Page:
The Philippine automotive world is filled with age-old stereotypes that refuse to die, from lady drivers to the supposed challenge of driving up to Baguio (even a Hyundai Eon can do it these days). One of the worst offenders that still persists today is when someone dismisses a car as "pang-taxi."
You've probably heard someone say something like "ayoko bumili niyan kasi pang-taxi" when talking about common fleet cars like the Toyota Vios or Hyundai Accent. Same goes for the AUVs used as UV Express units. If you ask us, it's time we put this stigma to bed once and for all. Having a car that's a popular choice for public transport isn't actually a bad thing.
For one, having a "pang-taxi" car means that it's common. That might suck for you if you're worried about standing out from the crowd, but having a ubiquitous ride means you can find spare parts for it faster than you can spell 'Banawe.' No need to scour car forums or wait weeks for a shipment to arrive.
And because they're so common, it means that probably every mechanic has worked on these cars at some point in their careers. So if you choose not to go the casa route, you can easily find a shop somewhere that can fix and maintain your car.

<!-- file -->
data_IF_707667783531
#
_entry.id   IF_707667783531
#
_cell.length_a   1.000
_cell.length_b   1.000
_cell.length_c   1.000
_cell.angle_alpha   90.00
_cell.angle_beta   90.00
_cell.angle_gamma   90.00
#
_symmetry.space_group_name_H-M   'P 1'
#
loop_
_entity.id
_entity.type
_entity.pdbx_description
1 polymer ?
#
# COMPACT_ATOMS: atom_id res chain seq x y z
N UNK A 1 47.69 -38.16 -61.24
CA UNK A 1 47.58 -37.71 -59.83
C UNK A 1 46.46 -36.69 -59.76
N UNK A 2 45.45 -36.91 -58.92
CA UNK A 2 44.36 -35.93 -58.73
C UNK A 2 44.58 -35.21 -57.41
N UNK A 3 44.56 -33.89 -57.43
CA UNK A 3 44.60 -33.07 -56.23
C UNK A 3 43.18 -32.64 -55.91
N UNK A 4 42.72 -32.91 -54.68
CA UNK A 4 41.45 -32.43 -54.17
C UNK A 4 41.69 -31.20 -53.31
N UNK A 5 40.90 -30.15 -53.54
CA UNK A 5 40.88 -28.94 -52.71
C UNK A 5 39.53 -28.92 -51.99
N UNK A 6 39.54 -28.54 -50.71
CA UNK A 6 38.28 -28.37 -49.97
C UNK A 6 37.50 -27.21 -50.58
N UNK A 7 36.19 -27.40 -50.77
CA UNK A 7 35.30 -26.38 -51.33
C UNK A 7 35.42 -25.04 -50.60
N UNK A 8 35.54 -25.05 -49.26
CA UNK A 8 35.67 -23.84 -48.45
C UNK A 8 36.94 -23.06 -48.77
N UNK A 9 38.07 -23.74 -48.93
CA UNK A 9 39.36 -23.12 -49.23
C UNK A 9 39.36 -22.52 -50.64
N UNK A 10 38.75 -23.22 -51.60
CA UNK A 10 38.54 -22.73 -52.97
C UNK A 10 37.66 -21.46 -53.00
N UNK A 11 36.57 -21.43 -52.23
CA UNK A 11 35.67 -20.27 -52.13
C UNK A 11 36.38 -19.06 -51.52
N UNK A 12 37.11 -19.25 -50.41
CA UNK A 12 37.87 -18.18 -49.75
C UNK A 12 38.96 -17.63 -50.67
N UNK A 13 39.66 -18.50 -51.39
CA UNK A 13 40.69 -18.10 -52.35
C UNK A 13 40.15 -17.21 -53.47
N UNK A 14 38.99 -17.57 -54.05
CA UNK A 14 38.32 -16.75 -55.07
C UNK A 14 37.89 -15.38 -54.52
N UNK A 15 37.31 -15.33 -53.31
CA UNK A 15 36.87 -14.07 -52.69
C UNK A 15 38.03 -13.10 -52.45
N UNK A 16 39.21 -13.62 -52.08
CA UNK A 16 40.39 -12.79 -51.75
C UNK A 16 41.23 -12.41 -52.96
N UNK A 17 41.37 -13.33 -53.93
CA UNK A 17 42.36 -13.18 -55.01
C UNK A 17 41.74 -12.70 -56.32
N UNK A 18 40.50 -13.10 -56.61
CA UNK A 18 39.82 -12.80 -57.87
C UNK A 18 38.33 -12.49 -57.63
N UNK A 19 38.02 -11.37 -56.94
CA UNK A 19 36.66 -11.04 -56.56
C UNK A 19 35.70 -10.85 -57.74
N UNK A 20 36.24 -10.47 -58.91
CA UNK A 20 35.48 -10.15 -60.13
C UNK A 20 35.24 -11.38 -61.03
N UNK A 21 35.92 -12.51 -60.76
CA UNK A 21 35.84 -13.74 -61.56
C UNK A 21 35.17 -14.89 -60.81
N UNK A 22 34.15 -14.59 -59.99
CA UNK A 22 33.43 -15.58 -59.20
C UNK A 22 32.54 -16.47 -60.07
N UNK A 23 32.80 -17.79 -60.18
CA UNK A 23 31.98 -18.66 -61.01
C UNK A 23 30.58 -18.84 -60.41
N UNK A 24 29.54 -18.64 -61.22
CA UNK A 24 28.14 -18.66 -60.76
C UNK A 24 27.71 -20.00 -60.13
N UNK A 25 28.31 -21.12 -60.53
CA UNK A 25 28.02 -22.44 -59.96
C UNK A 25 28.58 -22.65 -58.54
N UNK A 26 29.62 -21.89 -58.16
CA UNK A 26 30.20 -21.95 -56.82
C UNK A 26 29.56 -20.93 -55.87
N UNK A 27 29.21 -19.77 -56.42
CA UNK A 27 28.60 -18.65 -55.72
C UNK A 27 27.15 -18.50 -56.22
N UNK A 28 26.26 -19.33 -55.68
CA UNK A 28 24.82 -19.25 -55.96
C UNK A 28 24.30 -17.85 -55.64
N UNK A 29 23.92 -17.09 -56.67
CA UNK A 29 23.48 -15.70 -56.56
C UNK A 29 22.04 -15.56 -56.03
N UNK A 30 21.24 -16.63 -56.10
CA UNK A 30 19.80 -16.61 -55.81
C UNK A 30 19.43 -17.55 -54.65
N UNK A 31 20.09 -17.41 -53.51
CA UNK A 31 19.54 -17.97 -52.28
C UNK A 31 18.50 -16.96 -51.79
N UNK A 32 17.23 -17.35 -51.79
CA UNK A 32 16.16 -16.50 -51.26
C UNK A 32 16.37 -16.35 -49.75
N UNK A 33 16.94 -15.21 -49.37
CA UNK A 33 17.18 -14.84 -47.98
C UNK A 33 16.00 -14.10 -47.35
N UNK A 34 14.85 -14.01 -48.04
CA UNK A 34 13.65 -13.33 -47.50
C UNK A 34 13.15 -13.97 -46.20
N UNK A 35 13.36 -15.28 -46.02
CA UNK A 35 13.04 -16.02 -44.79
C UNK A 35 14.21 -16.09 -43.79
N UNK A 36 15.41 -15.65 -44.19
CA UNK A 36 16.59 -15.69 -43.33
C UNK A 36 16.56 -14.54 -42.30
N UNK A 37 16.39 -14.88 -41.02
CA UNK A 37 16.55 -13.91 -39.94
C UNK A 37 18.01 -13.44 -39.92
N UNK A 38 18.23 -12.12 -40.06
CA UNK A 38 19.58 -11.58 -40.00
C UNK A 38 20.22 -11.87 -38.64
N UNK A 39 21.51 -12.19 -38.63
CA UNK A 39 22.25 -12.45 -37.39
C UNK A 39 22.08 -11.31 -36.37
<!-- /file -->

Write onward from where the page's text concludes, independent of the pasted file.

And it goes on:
Oh, and speaking of maintenance, why do you think fleet operators use these particular models to face hellish traffic for years on end? That's right, because they're generally built to last. Take into consideration that taxis and 'FX' vehicles run for many hours each day with little to no rest in between. Aside from the fact that they have to be durable enough for the task, they also need to be pretty damn fuel-efficient. So not only do you save money on spare parts and repairs with a taxi car, but you're also able to maximize your fuel.
So go ahead, laugh at your friend whose ride shared a production line with a cab. We're guessing his or her wallet isn't complaining.